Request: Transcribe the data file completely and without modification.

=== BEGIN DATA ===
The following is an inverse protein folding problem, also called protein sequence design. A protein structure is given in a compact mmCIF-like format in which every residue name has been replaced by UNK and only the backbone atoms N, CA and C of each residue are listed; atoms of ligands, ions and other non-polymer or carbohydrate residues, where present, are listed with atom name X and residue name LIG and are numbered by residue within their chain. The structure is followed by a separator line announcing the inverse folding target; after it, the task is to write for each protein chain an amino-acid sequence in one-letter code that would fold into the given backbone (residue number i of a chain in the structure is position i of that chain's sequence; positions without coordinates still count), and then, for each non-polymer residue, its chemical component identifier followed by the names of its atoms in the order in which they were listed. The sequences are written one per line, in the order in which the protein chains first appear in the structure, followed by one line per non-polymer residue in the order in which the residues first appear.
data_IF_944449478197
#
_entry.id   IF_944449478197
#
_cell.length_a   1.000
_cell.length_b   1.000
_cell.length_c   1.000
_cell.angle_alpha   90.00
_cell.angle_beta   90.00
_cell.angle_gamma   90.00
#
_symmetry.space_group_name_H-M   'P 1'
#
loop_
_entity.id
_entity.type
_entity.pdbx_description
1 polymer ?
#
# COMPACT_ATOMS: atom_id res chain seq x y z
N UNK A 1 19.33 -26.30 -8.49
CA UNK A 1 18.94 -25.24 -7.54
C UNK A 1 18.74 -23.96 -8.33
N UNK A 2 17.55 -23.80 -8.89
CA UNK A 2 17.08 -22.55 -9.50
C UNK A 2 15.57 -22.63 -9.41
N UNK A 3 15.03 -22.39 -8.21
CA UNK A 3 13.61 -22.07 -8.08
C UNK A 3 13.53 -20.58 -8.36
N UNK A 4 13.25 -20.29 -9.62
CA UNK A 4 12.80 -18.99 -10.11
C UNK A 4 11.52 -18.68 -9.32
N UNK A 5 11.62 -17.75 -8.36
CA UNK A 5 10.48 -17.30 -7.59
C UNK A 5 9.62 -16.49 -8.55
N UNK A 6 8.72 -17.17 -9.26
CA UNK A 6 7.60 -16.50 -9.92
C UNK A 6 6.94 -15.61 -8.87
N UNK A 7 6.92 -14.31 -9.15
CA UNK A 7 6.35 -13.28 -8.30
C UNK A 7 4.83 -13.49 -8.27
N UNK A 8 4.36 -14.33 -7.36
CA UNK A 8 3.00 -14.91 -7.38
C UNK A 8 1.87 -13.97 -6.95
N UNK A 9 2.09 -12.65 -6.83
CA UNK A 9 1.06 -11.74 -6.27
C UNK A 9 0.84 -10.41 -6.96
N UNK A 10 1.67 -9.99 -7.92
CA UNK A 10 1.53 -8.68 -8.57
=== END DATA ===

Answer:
The following is an inverse protein folding problem, also called protein sequence design. A protein structure is given in a compact mmCIF-like format in which every residue name has been replaced by UNK and only the backbone atoms N, CA and C of each residue are listed; atoms of ligands, ions and other non-polymer or carbohydrate residues, where present, are listed with atom name X and residue name LIG and are numbered by residue within their chain. The structure is followed by a separator line announcing the inverse folding target; after it, the task is to write for each protein chain an amino-acid sequence in one-letter code that would fold into the given backbone (residue number i of a chain in the structure is position i of that chain's sequence; positions without coordinates still count), and then, for each non-polymer residue, its chemical component identifier followed by the names of its atoms in the order in which they were listed. The sequences are written one per line, in the order in which the protein chains first appear in the structure, followed by one line per non-polymer residue in the order in which the residues first appear.
data_IF_944449478197
#
_entry.id   IF_944449478197
#
_cell.length_a   1.000
_cell.length_b   1.000
_cell.length_c   1.000
_cell.angle_alpha   90.00
_cell.angle_beta   90.00
_cell.angle_gamma   90.00
#
_symmetry.space_group_name_H-M   'P 1'
#
loop_
_entity.id
_entity.type
_entity.pdbx_description
1 polymer ?
#
# COMPACT_ATOMS: atom_id res chain seq x y z
N UNK A 1 19.33 -26.30 -8.49
CA UNK A 1 18.94 -25.24 -7.54
C UNK A 1 18.74 -23.96 -8.33
N UNK A 2 17.55 -23.80 -8.89
CA UNK A 2 17.08 -22.55 -9.50
C UNK A 2 15.57 -22.63 -9.41
N UNK A 3 15.03 -22.39 -8.21
CA UNK A 3 13.61 -22.07 -8.08
C UNK A 3 13.53 -20.58 -8.36
N UNK A 4 13.25 -20.29 -9.62
CA UNK A 4 12.80 -18.99 -10.11
C UNK A 4 11.52 -18.68 -9.32
N UNK A 5 11.62 -17.75 -8.36
CA UNK A 5 10.48 -17.30 -7.59
C UNK A 5 9.62 -16.49 -8.55
N UNK A 6 8.72 -17.17 -9.26
CA UNK A 6 7.60 -16.50 -9.92
C UNK A 6 6.94 -15.61 -8.87
N UNK A 7 6.92 -14.31 -9.15
CA UNK A 7 6.35 -13.28 -8.30
C UNK A 7 4.83 -13.49 -8.27
N UNK A 8 4.36 -14.33 -7.36
CA UNK A 8 3.00 -14.91 -7.38
C UNK A 8 1.87 -13.97 -6.95
N UNK A 9 2.09 -12.65 -6.83
CA UNK A 9 1.06 -11.74 -6.27
C UNK A 9 0.84 -10.41 -6.96
N UNK A 10 1.67 -9.99 -7.92
CA UNK A 10 1.53 -8.68 -8.57